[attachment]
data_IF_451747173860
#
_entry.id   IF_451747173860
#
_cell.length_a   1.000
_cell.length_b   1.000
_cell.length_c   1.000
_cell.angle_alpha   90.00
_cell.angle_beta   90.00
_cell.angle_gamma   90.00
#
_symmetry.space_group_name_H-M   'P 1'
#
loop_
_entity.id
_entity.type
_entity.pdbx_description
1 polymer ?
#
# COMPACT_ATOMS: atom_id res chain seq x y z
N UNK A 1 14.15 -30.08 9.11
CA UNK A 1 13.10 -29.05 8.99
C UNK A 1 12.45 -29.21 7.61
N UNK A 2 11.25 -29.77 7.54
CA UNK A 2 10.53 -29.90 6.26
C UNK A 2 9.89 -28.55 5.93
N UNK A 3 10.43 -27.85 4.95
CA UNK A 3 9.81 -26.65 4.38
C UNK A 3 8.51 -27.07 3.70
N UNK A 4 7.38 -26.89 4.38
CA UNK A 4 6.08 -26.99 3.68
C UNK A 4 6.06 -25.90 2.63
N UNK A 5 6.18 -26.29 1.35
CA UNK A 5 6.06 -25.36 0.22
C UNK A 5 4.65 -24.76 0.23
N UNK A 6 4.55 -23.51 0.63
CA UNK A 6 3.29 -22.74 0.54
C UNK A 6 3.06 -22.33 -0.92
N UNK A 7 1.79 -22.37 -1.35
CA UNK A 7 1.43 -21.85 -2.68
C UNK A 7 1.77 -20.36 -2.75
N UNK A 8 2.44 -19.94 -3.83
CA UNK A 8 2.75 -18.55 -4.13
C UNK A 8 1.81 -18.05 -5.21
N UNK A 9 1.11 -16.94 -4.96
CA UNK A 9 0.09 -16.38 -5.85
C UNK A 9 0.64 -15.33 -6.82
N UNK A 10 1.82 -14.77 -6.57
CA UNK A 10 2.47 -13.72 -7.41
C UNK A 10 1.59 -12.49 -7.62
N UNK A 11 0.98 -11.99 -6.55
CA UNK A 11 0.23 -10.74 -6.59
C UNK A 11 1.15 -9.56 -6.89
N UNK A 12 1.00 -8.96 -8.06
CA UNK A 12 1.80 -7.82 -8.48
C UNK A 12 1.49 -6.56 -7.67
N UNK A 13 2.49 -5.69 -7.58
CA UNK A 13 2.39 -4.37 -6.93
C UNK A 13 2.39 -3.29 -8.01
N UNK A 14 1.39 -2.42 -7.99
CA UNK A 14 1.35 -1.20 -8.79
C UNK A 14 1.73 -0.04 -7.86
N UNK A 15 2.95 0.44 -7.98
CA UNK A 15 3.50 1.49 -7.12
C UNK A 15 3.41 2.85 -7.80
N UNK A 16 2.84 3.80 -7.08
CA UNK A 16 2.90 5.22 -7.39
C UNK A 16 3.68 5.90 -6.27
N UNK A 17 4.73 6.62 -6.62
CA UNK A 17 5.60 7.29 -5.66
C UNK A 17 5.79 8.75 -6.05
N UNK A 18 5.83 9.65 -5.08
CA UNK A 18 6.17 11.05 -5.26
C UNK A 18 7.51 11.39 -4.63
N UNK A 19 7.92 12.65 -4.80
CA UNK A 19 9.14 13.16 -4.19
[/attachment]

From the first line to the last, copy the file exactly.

data_IF_451747173860
#
_entry.id   IF_451747173860
#
_cell.length_a   1.000
_cell.length_b   1.000
_cell.length_c   1.000
_cell.angle_alpha   90.00
_cell.angle_beta   90.00
_cell.angle_gamma   90.00
#
_symmetry.space_group_name_H-M   'P 1'
#
loop_
_entity.id
_entity.type
_entity.pdbx_description
1 polymer ?
#
# COMPACT_ATOMS: atom_id res chain seq x y z
N UNK A 1 14.15 -30.08 9.11
CA UNK A 1 13.10 -29.05 8.99
C UNK A 1 12.45 -29.21 7.61
N UNK A 2 11.25 -29.77 7.54
CA UNK A 2 10.53 -29.90 6.26
C UNK A 2 9.89 -28.55 5.93
N UNK A 3 10.43 -27.85 4.95
CA UNK A 3 9.81 -26.65 4.38
C UNK A 3 8.51 -27.07 3.70
N UNK A 4 7.38 -26.89 4.38
CA UNK A 4 6.08 -26.99 3.68
C UNK A 4 6.06 -25.90 2.63
N UNK A 5 6.18 -26.29 1.35
CA UNK A 5 6.06 -25.36 0.22
C UNK A 5 4.65 -24.76 0.23
N UNK A 6 4.55 -23.51 0.63
CA UNK A 6 3.29 -22.74 0.54
C UNK A 6 3.06 -22.33 -0.92
N UNK A 7 1.79 -22.37 -1.35
CA UNK A 7 1.43 -21.85 -2.68
C UNK A 7 1.77 -20.36 -2.75
N UNK A 8 2.44 -19.94 -3.83
CA UNK A 8 2.75 -18.55 -4.13
C UNK A 8 1.81 -18.05 -5.21
N UNK A 9 1.11 -16.94 -4.96
CA UNK A 9 0.09 -16.38 -5.85
C UNK A 9 0.64 -15.33 -6.82
N UNK A 10 1.82 -14.77 -6.57
CA UNK A 10 2.47 -13.72 -7.41
C UNK A 10 1.59 -12.49 -7.62
N UNK A 11 0.98 -11.99 -6.55
CA UNK A 11 0.23 -10.74 -6.59
C UNK A 11 1.15 -9.56 -6.89
N UNK A 12 1.00 -8.96 -8.06
CA UNK A 12 1.80 -7.82 -8.48
C UNK A 12 1.49 -6.56 -7.67
N UNK A 13 2.49 -5.69 -7.58
CA UNK A 13 2.39 -4.37 -6.93
C UNK A 13 2.39 -3.29 -8.01
N UNK A 14 1.39 -2.42 -7.99
CA UNK A 14 1.35 -1.20 -8.79
C UNK A 14 1.73 -0.04 -7.86
N UNK A 15 2.95 0.44 -7.98
CA UNK A 15 3.50 1.49 -7.12
C UNK A 15 3.41 2.85 -7.80
N UNK A 16 2.84 3.80 -7.08
CA UNK A 16 2.90 5.22 -7.39
C UNK A 16 3.68 5.90 -6.27
N UNK A 17 4.73 6.62 -6.62
CA UNK A 17 5.60 7.29 -5.66
C UNK A 17 5.79 8.75 -6.05
N UNK A 18 5.83 9.65 -5.08
CA UNK A 18 6.17 11.05 -5.26
C UNK A 18 7.51 11.39 -4.63
N UNK A 19 7.92 12.65 -4.80
CA UNK A 19 9.14 13.16 -4.19